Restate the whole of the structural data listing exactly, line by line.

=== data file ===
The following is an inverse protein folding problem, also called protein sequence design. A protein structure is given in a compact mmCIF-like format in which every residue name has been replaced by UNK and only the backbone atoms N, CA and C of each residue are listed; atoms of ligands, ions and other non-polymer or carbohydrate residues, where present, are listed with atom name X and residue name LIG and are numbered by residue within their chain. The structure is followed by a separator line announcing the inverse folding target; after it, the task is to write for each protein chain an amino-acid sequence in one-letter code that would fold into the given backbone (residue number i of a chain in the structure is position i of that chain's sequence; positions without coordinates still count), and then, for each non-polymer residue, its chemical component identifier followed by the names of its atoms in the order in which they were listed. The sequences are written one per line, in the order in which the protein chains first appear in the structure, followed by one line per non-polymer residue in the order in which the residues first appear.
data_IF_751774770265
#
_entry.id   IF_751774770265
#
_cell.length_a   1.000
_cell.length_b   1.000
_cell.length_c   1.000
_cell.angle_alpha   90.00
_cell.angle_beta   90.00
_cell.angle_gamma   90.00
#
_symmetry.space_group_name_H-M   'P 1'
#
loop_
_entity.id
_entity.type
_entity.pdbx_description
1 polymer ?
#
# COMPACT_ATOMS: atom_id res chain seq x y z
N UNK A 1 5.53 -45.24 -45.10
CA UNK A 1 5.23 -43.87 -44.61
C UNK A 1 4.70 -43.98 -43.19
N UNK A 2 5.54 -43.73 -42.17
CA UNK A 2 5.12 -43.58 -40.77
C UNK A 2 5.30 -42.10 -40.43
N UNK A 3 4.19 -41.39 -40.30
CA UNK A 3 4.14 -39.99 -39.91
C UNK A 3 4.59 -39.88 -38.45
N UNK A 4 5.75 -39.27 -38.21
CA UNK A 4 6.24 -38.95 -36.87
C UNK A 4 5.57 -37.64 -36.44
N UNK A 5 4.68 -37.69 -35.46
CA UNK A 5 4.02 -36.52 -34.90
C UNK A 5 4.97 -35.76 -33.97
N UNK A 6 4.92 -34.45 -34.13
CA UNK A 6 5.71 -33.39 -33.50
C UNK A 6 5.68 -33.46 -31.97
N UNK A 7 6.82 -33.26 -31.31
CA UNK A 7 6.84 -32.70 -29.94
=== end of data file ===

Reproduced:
The following is an inverse protein folding problem, also called protein sequence design. A protein structure is given in a compact mmCIF-like format in which every residue name has been replaced by UNK and only the backbone atoms N, CA and C of each residue are listed; atoms of ligands, ions and other non-polymer or carbohydrate residues, where present, are listed with atom name X and residue name LIG and are numbered by residue within their chain. The structure is followed by a separator line announcing the inverse folding target; after it, the task is to write for each protein chain an amino-acid sequence in one-letter code that would fold into the given backbone (residue number i of a chain in the structure is position i of that chain's sequence; positions without coordinates still count), and then, for each non-polymer residue, its chemical component identifier followed by the names of its atoms in the order in which they were listed. The sequences are written one per line, in the order in which the protein chains first appear in the structure, followed by one line per non-polymer residue in the order in which the residues first appear.
data_IF_751774770265
#
_entry.id   IF_751774770265
#
_cell.length_a   1.000
_cell.length_b   1.000
_cell.length_c   1.000
_cell.angle_alpha   90.00
_cell.angle_beta   90.00
_cell.angle_gamma   90.00
#
_symmetry.space_group_name_H-M   'P 1'
#
loop_
_entity.id
_entity.type
_entity.pdbx_description
1 polymer ?
#
# COMPACT_ATOMS: atom_id res chain seq x y z
N UNK A 1 5.53 -45.24 -45.10
CA UNK A 1 5.23 -43.87 -44.61
C UNK A 1 4.70 -43.98 -43.19
N UNK A 2 5.54 -43.73 -42.17
CA UNK A 2 5.12 -43.58 -40.77
C UNK A 2 5.30 -42.10 -40.43
N UNK A 3 4.19 -41.39 -40.30
CA UNK A 3 4.14 -39.99 -39.91
C UNK A 3 4.59 -39.88 -38.45
N UNK A 4 5.75 -39.27 -38.21
CA UNK A 4 6.24 -38.95 -36.87
C UNK A 4 5.57 -37.64 -36.44
N UNK A 5 4.68 -37.69 -35.46
CA UNK A 5 4.02 -36.52 -34.90
C UNK A 5 4.97 -35.76 -33.97
N UNK A 6 4.92 -34.45 -34.13
CA UNK A 6 5.71 -33.39 -33.50
C UNK A 6 5.68 -33.46 -31.97
N UNK A 7 6.82 -33.26 -31.31
CA UNK A 7 6.84 -32.70 -29.94